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Articles by S. Oda
Total Records ( 2 ) for S. Oda
  Y Hamamoto , M Kataoka , T Senba , K Uwatsu , Y Sugawara , T Inoue , S Sakai , S Aono , T Takahashi and S. Oda
  Objective

To find vertebral metastases with high risk of symptomatic malignant spinal cord compression (MSCC), features of vertebral metastases caused motor deficits of the lower extremities were examined.

Methods

From 2004 through 2006, 78 patients with metastases of the thoracic and/or the cervical spine were treated with radiation therapy (RT). Of these, 86 irradiated lesions in 73 patients were evaluable by magnetic resonance imaging and/or computed tomography at the initiation of RT and were reviewed retrospectively in this study. Twenty-eight patients (38%) had motor deficits at the initiation of RT. Assessed factors were age, sex, primary disease (lung, breast, digestive system and other cancer), lamina involvement, main level of tumor location and vertebral-body involvement.

Results

Incidence of motor deficits at the initiation of RT was 55% for lesions with lamina involvement and 5% for lesions without lamina involvement (P < 0.0001). Incidence of motor deficits was 15% for lesions located mainly in the cervical spine and/or the upper thoracic spine (Th1–4), 54% for lesions located mainly in the middle thoracic spine (MTS) (Th5–8) and 30% for lesions located mainly in the lower thoracic spine (Th9–12) (P = 0.0095). Age, sex, primary disease and vertebral-body involvement were not statistically significant factors for incidence of motor deficits due to MSCC (P > 0.9999, P = 0.7798, P = 0.1702 and P = 0.366, respectively).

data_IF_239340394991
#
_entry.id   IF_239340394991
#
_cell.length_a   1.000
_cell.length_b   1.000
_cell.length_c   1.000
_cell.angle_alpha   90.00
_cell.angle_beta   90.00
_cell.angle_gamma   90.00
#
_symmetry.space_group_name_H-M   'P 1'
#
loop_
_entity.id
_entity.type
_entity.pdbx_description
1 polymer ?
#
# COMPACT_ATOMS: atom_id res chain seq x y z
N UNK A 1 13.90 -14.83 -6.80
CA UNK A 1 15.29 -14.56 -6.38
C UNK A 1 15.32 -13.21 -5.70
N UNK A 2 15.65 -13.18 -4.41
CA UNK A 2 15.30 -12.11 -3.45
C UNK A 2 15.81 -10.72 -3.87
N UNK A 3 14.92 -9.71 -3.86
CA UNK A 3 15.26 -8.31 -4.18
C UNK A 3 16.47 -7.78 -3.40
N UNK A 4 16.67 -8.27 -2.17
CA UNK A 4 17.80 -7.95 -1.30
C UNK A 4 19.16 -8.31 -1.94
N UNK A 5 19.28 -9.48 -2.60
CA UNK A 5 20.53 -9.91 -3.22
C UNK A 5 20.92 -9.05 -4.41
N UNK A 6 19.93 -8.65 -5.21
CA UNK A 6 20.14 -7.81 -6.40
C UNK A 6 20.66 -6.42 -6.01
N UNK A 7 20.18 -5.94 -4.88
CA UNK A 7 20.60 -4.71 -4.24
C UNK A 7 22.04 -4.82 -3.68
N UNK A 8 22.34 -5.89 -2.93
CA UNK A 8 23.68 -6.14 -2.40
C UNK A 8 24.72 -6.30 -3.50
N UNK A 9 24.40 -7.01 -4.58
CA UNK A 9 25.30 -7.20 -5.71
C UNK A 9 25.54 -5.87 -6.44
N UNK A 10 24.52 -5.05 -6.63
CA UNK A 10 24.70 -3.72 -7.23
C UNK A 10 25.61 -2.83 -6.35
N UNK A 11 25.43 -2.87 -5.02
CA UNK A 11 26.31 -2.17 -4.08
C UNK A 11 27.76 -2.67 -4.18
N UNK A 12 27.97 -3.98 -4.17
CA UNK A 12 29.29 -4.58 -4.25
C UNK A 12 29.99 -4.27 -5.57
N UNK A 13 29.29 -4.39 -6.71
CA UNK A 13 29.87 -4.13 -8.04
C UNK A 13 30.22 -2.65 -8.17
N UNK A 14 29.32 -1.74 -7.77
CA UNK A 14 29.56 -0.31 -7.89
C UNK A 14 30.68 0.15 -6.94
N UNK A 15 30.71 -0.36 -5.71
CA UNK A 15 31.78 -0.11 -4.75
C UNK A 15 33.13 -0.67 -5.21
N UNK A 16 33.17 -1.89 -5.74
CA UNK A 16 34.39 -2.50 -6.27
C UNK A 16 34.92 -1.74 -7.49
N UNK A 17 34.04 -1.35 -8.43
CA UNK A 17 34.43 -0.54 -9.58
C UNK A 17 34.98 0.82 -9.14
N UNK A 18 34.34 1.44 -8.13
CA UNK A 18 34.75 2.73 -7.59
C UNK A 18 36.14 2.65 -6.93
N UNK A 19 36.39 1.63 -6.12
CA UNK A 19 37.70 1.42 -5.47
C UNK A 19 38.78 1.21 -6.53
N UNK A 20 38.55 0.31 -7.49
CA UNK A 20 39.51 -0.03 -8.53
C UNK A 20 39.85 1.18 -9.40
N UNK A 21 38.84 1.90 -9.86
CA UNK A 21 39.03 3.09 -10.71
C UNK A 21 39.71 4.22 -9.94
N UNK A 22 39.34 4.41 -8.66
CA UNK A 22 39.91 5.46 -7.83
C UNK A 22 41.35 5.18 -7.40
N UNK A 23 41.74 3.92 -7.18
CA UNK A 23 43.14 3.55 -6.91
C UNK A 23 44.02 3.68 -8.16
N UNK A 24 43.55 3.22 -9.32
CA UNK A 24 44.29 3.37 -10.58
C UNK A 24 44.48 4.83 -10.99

Conclusions

Vertebral metastases with lamina involvement tended to cause symptomatic MSCC. Latent development of MSCC occurred more frequently in the MTS compared with other levels of the thoracic and the cervical spine.

  M. Miyahara , M. Furuta , T. Takekawa , S. Oda , T. Koshikawa , T. Akiba , T. Mori , T. Mimura , C. Sawada , T. Yamaguchi , S. Nishioka and M. Tada
  An irradiation detection method using the difference of the radiation sensitivity of the heat-treated microorganisms was developed as one of the microbiological detection methods of the irradiated foods. This detection method is based on the difference of the viable cell count before and after heat treatment (70 °C and 10 min).

The verification by collaborative blind trial of this method was done by nine inspecting agencies in Japan. The samples used for this trial were five kinds of spices consisting of non-irradiated, 5 kGy irradiated, and 7 kGy irradiated black pepper, allspice, oregano, sage, and paprika, respectively. As a result of this collaboration, a high percentage (80%) of the correct answers was obtained for irradiated black pepper and allspice. However, the method was less successful for irradiated oregano, sage, and paprika. It might be possible to use this detection method for preliminary screening of the irradiated foods but further work is necessary to confirm these findings.

 
 
 
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